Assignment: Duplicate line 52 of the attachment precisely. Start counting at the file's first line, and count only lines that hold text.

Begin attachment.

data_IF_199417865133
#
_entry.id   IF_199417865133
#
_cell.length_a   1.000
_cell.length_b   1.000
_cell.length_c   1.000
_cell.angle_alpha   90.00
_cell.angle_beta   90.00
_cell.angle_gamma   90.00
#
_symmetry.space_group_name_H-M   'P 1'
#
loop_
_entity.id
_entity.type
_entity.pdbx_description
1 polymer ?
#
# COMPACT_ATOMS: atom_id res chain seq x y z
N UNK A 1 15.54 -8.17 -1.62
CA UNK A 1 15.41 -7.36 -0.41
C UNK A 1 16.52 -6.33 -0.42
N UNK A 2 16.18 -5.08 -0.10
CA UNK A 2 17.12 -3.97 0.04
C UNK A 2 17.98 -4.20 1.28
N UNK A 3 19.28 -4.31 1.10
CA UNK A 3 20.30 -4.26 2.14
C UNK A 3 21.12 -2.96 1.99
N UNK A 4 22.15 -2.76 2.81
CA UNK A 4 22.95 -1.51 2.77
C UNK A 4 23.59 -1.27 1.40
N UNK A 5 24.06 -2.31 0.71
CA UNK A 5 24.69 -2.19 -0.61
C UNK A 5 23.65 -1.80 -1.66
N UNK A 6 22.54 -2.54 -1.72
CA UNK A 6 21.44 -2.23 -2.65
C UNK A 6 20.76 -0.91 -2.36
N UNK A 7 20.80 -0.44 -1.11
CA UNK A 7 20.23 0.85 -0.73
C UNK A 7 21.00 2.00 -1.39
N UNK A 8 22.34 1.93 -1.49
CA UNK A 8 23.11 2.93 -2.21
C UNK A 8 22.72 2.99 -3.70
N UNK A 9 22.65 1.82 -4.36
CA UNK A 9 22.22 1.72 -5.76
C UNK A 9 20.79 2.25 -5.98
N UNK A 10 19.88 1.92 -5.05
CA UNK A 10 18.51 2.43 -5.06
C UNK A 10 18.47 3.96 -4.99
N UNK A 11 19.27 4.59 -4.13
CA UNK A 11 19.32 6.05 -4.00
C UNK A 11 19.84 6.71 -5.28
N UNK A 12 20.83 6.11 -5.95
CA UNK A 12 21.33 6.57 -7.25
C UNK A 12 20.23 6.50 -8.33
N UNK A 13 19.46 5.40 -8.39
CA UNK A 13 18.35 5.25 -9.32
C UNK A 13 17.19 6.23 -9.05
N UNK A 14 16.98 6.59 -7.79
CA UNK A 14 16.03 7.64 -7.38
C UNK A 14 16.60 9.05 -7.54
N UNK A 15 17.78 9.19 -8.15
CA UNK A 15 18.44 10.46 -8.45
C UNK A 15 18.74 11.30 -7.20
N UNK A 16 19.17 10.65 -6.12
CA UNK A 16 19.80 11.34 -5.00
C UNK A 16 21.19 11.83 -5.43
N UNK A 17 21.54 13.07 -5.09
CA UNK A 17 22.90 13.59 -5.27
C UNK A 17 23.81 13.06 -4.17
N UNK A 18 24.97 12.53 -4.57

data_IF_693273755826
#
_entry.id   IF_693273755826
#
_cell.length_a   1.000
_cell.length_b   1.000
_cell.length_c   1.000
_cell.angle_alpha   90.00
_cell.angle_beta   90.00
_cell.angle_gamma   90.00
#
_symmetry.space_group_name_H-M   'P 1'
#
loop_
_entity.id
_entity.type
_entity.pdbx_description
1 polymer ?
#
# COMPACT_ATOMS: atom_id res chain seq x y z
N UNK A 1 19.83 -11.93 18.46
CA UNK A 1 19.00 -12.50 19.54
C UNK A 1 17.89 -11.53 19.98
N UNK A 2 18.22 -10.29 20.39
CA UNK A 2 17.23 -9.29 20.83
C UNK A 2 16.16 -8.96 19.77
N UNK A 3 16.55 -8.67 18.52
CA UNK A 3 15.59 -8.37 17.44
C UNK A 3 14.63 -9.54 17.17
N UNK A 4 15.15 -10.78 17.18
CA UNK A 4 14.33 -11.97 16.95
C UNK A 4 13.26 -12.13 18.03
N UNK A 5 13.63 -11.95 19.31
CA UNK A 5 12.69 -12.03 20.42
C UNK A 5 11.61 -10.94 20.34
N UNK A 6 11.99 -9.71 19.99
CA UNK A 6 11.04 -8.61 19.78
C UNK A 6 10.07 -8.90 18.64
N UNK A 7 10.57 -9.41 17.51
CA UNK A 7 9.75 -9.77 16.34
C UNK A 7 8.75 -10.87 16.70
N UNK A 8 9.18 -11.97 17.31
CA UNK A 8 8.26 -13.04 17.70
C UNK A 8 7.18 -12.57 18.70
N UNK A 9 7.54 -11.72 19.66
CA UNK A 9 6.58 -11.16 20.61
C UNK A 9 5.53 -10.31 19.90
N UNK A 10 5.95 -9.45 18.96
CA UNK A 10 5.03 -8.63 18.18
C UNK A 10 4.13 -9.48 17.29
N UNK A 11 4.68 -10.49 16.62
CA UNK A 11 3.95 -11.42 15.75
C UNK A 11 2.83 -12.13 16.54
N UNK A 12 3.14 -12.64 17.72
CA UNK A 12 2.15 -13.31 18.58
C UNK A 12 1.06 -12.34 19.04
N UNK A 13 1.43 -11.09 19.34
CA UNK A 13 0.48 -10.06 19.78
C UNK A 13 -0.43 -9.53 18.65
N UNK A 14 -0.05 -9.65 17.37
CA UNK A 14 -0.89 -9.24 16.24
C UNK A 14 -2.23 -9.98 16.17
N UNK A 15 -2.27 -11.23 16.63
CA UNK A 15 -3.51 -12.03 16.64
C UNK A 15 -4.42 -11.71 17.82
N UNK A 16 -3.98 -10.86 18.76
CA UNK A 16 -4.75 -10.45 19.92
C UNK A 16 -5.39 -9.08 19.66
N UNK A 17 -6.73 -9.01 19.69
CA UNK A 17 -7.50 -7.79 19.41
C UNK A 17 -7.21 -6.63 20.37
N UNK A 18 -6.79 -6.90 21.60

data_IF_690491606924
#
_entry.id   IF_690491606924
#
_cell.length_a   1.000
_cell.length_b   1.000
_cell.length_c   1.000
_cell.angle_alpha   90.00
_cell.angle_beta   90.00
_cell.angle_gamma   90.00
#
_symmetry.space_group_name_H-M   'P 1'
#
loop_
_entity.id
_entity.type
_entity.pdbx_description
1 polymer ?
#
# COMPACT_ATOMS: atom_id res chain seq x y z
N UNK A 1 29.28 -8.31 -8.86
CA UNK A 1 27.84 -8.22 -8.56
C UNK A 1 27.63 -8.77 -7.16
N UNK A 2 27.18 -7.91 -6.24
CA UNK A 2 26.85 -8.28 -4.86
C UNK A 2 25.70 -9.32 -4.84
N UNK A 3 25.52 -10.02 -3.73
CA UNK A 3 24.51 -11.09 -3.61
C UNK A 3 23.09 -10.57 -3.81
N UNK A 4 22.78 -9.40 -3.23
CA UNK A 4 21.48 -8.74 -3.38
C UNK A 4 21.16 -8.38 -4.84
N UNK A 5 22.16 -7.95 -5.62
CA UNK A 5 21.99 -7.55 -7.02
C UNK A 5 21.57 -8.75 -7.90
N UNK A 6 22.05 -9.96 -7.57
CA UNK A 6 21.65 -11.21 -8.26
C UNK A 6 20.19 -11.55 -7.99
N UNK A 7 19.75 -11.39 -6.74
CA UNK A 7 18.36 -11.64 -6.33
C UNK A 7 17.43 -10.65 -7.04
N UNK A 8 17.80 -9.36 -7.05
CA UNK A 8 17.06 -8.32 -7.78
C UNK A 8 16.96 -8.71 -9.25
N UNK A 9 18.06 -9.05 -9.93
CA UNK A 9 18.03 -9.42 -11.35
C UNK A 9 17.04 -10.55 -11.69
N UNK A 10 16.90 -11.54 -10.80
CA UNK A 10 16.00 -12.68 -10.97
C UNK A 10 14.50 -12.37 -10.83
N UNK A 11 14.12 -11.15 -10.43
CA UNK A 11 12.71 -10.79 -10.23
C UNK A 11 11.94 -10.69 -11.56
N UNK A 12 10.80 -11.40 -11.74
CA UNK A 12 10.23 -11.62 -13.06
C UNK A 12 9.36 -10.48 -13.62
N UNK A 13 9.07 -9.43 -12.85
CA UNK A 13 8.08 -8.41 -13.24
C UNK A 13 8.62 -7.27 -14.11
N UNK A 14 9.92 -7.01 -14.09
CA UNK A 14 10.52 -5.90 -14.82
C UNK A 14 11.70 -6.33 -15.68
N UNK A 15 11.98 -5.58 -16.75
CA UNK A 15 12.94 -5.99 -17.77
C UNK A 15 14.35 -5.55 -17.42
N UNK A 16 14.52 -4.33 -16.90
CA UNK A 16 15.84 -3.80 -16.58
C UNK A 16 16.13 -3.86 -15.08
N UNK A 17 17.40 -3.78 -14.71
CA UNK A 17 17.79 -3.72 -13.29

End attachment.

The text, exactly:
CA UNK A 11 19.32 6.05 -4.00